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Lawskills.com Georgia Caselaw
MEYER VON BREMEN v. GEORGIA STATE BOARD OF ARCHITECTS.
S89A0192.
BELL, Justice.
OCGA 4341743-4-17, etc.; constitutional question. Fulton Superior Court. Before Judge Langham.
The appellant, Mike V. Meyer von Bremen, prepared plans for certain office buildings in Albany, Georgia. The appellee, the Georgia State Board of Architects, determined that by preparing the plans appellant was engaged in the unregistered practice of architecture, and ordered him to cease and desist. Appellant petitioned for judicial review, but the superior court affirmed. We granted discretionary review.
Under OCGA 43-4-17.1, appellee is authorized to issue a "cease and desist" order to any person whom appellee determines is violating OCGA 43-4-17, and to impose a civil fine if the person violates the order to cease and desist. OCGA 43-4-17 provides that any person who practices architecture without complying with Chapter 4 of Article 43 shall be guilty of a misdemeanor.
Article 43, Chapter 4, prohibits the practice of architecture by persons who are not registered by appellee as architects. OCGA 43-4-10; 43-4-14. The term "practice of architecture" is defined by OCGA 43-4-1 (3) for the purposes of Art. 43, Ch. 4, as
the rendering or offering to render services in connection with the design of any building or group of buildings or the design of alterations or additions thereto. Such services shall include consultation, planning, analyses, preliminary studies, designs, drawings and specifications, architectural administration of construction contracts, and any other function in connection with such services.
The term "building," as used in 43-4-1 (3) and elsewhere in Art. 43, Ch. 4, means
any structure consisting of foundation, floors, walls, columns, girders, beams, and roof or a combination of any of these parts, with or without other parts or appurtenances. [OCGA 43-4-1 (2).]
OCGA 43-4-14 establishes certain exceptions to the requirement that anyone engaged in the practice of architecture be registered as an architect. One of the exceptions is as follows:
No person shall be required to register as an architect in order to make plans and specifications for or supervise the erection, enlargement, or alteration of [certain types of buildings not applicable to this case] or of any other type building costing less than $100,000 (except [certain types of buildings not applicable to this case]).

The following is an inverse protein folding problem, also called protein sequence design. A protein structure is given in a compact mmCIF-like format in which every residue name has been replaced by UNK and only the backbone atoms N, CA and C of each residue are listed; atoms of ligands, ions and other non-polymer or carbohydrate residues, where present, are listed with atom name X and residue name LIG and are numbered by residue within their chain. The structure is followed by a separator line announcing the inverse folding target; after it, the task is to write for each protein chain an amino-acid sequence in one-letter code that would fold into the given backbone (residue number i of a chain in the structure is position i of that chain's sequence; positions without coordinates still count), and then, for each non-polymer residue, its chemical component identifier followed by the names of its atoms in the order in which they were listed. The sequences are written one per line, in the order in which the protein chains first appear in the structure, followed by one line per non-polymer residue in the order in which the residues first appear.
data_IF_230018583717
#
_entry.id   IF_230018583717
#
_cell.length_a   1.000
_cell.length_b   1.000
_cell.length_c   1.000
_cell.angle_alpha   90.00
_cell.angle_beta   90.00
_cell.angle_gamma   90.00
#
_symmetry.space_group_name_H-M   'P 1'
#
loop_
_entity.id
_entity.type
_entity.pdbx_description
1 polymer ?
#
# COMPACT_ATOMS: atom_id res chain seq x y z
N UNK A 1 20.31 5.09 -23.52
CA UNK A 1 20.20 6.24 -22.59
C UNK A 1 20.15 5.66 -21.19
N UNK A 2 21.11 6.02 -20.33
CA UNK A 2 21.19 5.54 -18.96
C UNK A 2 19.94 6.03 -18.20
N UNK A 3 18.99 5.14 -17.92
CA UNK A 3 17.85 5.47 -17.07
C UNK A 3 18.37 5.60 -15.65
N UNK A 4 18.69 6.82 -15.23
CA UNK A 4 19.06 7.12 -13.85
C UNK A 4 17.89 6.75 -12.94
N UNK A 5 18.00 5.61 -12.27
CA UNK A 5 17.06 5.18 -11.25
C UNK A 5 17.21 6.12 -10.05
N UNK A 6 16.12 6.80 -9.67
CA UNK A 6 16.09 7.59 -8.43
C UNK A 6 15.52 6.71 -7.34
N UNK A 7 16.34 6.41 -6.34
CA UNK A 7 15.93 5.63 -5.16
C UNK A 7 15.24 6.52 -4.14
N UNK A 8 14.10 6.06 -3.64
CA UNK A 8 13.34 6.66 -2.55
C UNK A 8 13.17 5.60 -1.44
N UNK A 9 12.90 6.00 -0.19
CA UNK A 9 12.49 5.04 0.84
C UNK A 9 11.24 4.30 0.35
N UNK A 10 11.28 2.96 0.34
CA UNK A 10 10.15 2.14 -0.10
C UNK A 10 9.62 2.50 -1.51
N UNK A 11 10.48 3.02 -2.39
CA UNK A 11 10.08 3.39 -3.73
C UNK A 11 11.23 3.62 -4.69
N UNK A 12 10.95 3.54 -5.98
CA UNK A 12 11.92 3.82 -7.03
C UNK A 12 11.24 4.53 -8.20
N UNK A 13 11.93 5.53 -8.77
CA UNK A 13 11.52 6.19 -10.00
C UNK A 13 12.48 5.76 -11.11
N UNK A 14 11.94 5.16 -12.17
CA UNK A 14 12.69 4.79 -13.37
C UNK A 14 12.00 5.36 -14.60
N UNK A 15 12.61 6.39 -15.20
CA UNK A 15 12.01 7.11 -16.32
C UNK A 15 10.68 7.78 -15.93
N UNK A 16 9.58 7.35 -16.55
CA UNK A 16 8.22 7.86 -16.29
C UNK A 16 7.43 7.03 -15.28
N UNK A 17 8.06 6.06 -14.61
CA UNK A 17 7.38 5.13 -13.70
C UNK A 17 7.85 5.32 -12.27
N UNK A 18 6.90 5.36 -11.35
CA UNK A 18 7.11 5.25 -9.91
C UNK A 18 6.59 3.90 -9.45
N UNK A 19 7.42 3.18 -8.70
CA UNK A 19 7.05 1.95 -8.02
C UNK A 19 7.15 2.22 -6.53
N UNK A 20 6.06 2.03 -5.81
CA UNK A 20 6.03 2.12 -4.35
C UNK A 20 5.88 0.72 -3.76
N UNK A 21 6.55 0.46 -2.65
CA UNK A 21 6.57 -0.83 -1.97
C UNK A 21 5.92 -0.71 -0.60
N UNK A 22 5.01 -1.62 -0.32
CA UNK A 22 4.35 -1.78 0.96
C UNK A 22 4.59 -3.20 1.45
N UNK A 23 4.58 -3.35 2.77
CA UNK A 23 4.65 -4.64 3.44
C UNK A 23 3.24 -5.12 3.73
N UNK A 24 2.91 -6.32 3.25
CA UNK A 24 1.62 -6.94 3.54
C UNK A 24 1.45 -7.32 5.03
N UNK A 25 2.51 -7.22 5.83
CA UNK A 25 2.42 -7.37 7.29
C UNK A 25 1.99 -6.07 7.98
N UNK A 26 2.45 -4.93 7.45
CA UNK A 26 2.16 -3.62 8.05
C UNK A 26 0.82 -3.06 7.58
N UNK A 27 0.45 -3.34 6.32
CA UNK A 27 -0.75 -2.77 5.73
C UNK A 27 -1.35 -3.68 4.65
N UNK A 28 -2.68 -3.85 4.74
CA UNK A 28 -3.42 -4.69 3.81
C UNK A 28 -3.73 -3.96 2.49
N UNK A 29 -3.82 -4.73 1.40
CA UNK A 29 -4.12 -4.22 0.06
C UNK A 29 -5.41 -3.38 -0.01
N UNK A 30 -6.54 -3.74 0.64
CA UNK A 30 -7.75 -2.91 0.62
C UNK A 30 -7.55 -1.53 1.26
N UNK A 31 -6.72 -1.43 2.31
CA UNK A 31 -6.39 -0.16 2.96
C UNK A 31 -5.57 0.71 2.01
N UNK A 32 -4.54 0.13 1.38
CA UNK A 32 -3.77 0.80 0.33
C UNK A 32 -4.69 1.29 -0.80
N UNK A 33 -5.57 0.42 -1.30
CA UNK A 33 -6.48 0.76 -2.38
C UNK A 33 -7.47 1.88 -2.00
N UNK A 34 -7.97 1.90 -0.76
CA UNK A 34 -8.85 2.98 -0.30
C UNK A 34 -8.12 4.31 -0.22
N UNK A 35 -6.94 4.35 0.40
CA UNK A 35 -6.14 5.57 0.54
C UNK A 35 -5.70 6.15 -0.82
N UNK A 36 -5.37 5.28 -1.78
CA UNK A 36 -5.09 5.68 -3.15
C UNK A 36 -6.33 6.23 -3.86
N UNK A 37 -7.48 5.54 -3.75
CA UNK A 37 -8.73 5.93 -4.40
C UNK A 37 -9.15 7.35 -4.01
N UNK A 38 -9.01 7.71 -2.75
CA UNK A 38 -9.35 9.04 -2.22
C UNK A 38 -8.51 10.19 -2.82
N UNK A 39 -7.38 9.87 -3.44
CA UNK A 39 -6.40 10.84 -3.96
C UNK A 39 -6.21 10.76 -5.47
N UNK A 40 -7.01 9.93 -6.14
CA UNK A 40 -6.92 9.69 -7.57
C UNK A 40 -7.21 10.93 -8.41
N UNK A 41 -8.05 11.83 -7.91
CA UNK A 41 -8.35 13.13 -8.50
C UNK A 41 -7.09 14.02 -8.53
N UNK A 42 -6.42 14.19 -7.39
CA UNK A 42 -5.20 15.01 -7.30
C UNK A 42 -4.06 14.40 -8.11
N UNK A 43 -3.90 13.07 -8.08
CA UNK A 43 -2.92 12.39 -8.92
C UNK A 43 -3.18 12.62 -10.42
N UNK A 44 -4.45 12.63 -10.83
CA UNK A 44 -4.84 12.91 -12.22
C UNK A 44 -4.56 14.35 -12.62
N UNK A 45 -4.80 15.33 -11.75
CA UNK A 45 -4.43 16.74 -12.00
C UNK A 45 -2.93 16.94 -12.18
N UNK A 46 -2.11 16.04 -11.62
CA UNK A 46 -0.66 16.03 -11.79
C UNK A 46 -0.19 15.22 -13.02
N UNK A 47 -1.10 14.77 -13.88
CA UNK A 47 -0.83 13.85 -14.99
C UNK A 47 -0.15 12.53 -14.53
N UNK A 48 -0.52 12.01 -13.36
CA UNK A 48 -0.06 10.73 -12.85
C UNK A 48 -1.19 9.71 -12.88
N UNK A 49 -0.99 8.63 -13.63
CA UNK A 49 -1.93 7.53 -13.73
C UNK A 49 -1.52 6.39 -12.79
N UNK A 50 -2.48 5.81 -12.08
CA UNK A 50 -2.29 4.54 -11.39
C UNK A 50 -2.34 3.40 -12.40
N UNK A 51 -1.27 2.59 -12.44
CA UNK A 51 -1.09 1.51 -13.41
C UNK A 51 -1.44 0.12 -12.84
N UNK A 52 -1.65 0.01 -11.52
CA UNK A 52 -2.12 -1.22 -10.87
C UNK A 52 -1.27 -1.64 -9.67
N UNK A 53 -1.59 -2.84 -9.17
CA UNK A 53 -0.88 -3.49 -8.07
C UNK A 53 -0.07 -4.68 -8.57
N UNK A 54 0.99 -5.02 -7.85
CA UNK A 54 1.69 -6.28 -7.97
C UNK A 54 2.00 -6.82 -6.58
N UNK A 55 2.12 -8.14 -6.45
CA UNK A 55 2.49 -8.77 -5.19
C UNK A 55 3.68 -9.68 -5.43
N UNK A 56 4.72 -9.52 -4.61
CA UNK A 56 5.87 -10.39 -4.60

1. Appellant contends that the exception for buildings costing less than $100,000 is unconstitutionally vague, in that 43-4-14 does not indicate whether the term "building" means a building without features added by other persons. Appellant contends that he prepared plans only for foundations, floors, exterior walls, and roofs, without interior features such as walls, heating, and air conditioning. He argues that if "building" means only that part of the building that he personally designed, then he qualified for the less-than- $100,000 exception of 43-4-14, because the part he designed cost less than $100,000 for each building.
We disagree. The evidence presented to appellee's hearing officer and the findings and conclusions by the hearing officer (which were adopted by appellee) are unclear on the question whether the parts of each building appellant designed cost less than $100,000. However, assuming without deciding that the evidence presented to the hearing officer supports appellant's factual contention, we conclude that the meaning of the term "building" is not unclear. Although 43-4-14 refers only to "any other type building costing less than $100,000," 43-4-1 (2) explains that a "building" is "any structure consisting of foundation, floors, walls, columns, girders, beams, and roof or a combination of any of these parts, with or without other parts or appurtenances." (Emphasis supplied.) We hold that the language "with or without other parts or appurtenances" was sufficiently clear to notify appellant that, for purposes of 43-4-14, the cost of a building for which he designed only the foundation, floor, exterior walls, and roof would also include the cost of such interior parts and appurtenances as would be reasonably necessary for the building to become functional for the purposes for which it was designed.
2. Appellant further contends that the exception for buildings costing less than $100,000 is unconstitutionally vague, in that 43-4-14 does not indicate whether the "cost" of a building is to be determined as of the date the building is designed. Appellant argues that the initial cost of the buildings he assisted in designing was later increased by several causes, including inflation.
This enumeration has no merit. All of the buildings in question cost more than $100,000 when appellant participated in designing them, and he therefore is not in a position to attack the alleged deficiency in 43-4-14. Lott Investment Corp. v. Gerbing, 242 Ga. 90, 92 (249 SE2d 561) (1978).
3. There is a rational relationship between the cost of a building and the stated purpose of 43-4-14 "to safeguard life and property."
4. Under the facts of this case, the application of 43-4-17.1 to appellant does not violate constitutional and statutory prohibitions against retroactive laws.
5. Appellant has not established that he has been denied equal protection.
Michael J. Bowers, Attorney General, Janet M. Bolt, Assistant Attorney General, for appellee.
Michael S. Meyer von Bremen, for Michael V. Meyer von Bremen.
DECIDED MARCH 1, 1990 -- RECONSIDERATION DENIED MARCH 28, 1990.
Saturday May 23 21:18 EDT


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